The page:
My fridge stinks. Or at least it did, weeks ago when I first decided to do this post, and decided I really felt like opening with that line, even if it’s no longer exactly applicable.
But yes, it stank, but in a way that became a little less offensive over time, in the same ways that at the beginning of durian season you can’t help crinkling your nose anytime a truck drives by laden with the spiky, unapproachable fruit; but after a week-or-so a stroll past the marketplace tabletops piled high with the beasts only leaves you salivating.
Or me, anyway. I know I’ve addressed durian before on one of my previous blogs, but the season has rolled around again and there was a period when we couldn’t go five minutes without coming upon a mountain of durian for sale; without one being pushed into our arms by a coworker; (and as a result) without the kitchen becoming permeated with its musty odor each time the refrigerator door was opened.
So I thought it was worth revisiting them, as well as two other popular Thai fruits that find themselves in season now and that have worked a very definite way into our hearts and stomachs. Durian is known around much of Asia as “the king of fruits,” for reasons I though initially dealt with health but which a friend who cultivates them has explained differently. He says simply that the trees can grow to enormous heights and the fruit ends up growing physically above all the other fruit, like a king overlooking his empire (okay that goofy bit of figurative language was mine, not his). Also, the flowers on the tree can have a bit of a crown-like look to them. That being said, they are quite healthy in that they have good cleansing properties and are full of good fats, not unlike avocados. (Though it’s funny to hear the Thais say that they can’t eat too much of it or else they’ll get fat.)
Of course, in the eloquent words of Bret Michaels, every rose has its thorn, or rather, every durian its spike. In areas where they’re grown in large numbers, the farmers cover the area between the trees with a net that’s high enough to walk under to prevent durian-related-death-by-head-pummeling. The spines and tough rind also make opening them a bit of a chore; whereas vendors often have protective leather gloves and proper cleavers, if they don’t get them started well enough for you, the customer, you might end up with a raw knuckle or two as you try to work your way in there. They also have internal heating properties, so it’s recommended to not eat them at the hottest time of day or with alcohol (well… I don’t know if there’s actually a correlation there, but we’ve heard numerous accounts of them not being advisable to eat with alcohol. At what risk, I’m not sure.). And then there is that whole smell factor to get past (though I still claim when they’re perfectly ripe there’s almost no smell at all), and the texture (“slimy”s a word no one really likes associated with their food but with many durian it fits the bill). Basically, I always tell people it took me three tries before being able to eat and actually enjoy a durian, but now I’m positively, literally, obsessed with them, no phobias about it. (Family joke! Did I mention my family’s in town, or rather Bangkok, or rather four fifths of my family? Hooray!)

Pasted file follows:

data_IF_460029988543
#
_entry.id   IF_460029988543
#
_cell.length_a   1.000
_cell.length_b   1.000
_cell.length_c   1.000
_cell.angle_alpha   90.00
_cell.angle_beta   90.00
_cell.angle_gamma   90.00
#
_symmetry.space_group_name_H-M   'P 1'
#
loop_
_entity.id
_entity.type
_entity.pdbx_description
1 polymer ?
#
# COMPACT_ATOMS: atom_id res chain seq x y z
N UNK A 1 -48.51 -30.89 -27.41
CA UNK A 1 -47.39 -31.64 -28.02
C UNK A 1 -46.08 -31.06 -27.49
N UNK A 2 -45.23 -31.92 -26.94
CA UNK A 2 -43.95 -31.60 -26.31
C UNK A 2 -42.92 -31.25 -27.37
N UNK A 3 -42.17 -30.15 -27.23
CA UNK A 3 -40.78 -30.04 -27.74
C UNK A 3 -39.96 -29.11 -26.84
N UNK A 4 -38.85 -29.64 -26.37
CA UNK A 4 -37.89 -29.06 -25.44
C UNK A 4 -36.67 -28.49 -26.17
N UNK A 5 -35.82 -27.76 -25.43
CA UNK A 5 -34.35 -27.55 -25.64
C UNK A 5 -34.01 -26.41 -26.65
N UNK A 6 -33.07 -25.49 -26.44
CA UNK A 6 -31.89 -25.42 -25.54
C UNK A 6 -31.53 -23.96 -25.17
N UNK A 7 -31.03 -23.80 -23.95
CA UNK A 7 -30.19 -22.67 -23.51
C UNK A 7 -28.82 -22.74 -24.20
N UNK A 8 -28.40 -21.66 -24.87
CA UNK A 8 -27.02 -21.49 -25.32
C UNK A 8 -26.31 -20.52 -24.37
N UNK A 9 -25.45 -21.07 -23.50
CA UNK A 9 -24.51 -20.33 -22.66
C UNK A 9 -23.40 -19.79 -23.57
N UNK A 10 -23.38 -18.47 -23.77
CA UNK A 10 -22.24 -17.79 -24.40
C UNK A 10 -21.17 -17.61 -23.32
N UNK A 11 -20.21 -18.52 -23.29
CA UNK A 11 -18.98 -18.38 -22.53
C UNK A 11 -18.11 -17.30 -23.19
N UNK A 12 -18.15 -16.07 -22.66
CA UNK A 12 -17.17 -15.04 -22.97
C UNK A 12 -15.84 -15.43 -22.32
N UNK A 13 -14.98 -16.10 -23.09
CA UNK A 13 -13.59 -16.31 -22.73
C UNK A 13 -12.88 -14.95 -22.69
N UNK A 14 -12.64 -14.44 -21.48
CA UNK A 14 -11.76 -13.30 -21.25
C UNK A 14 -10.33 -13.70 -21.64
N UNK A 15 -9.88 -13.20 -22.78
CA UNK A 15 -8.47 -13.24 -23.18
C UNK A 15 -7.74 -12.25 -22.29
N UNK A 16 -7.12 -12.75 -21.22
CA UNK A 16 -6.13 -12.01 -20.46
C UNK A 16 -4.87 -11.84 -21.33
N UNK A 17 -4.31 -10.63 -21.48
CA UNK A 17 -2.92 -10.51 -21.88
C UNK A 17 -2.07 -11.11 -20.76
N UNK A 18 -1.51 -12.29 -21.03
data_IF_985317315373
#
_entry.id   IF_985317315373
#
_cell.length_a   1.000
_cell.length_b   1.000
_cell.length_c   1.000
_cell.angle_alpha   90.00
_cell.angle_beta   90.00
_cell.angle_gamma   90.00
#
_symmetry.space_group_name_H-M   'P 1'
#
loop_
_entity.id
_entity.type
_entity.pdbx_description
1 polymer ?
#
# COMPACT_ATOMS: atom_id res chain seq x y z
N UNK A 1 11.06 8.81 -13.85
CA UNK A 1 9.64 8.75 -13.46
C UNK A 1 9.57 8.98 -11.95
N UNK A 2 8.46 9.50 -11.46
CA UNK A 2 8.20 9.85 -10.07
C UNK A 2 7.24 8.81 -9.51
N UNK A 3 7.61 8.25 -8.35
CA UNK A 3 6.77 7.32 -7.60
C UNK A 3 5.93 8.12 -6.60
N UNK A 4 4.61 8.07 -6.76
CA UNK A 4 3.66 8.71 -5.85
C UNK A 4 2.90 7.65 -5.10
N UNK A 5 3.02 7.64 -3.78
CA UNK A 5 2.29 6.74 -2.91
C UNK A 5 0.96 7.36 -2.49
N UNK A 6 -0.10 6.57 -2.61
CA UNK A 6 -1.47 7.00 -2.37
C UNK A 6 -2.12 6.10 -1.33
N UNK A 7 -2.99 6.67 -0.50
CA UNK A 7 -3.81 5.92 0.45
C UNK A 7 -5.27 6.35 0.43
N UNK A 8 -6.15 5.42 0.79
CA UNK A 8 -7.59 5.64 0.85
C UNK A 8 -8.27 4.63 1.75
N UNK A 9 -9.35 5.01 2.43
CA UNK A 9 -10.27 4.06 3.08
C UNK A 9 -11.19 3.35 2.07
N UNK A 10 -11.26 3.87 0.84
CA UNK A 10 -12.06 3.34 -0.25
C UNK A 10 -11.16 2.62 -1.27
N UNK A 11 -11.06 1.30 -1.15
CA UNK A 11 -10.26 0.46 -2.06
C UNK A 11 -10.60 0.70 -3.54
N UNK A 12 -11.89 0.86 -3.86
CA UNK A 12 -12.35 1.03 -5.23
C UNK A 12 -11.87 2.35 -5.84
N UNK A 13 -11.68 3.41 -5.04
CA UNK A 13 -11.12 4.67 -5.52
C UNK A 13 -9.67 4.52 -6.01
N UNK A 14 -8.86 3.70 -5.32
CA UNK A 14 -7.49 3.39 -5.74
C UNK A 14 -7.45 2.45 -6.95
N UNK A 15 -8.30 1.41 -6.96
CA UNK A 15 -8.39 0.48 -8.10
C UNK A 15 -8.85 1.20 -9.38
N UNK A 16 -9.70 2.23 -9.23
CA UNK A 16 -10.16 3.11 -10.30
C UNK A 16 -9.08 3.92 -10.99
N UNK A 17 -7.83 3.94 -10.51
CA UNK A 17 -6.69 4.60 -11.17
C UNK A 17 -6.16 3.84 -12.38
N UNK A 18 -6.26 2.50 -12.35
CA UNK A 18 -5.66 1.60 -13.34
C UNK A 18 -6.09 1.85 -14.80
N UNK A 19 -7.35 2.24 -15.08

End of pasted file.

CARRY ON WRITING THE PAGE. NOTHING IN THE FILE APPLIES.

Just one more thing about durian. These smaller, rounder durian seen in all my photos today are known as “durian baan” or “home durian.” You’ll also often see enormous durian with big bulbous protrusions and these are called “mong tong” (or something like that). The durian connoisseurs we’ve come across all prefer the durian baan hands down, as the mong tong come from grafted trees, which have created somewhat of a monoculture in certain areas, and also (according to them) just don’t taste as nice. My palate’s not that strongly refined but I will say that durian baan are often around 20 baht per kilo, as opposed to a standard 60-70 for mong tong. And since mong tong are such bigger fruit you might end up dropping a good 120 baht on one durian!
Every king needs his queen and that applies in the fruit kingdom as well. And in the fruit kingdom, mangosteen is queen. Again, I’m not certain of the qualifications that have named her such, but I do know it’s recommended to eat durian and mangosteen together because the cooling properties of mangosteen can counter the durian’s warming abilities. Anyway, people are far less hesitant to sink their teeth into a mangosteen than durian, though mangosteen also have a bit of an uninviting exterior. Once you crack open the hard, deep purple shell (which can be used as a natural insecticide. Bonus! [Haha, that’s for you, David.]) there’s a soft, white, sweet-ish, sour-ish, almost citrusy flesh that’s just oh-so-good. I’m actually stuffing my face with them between paragraphs right now. They’re in season in Thung Song right now and we get handed them by the bagful.
And finally, rambutan, another of Thailand’s “alien pod fruits” as one friend has termed them. They’re impossible to pronounce in Thai: ‘ngo’ — the vowel and consonant sounds are just not within my ability to master. (In Thai, durian is pronounced the same, and mangosteen is, ‘mankoot’.) They’re similar to lychees (but easier to open) and I can snack on them for hours!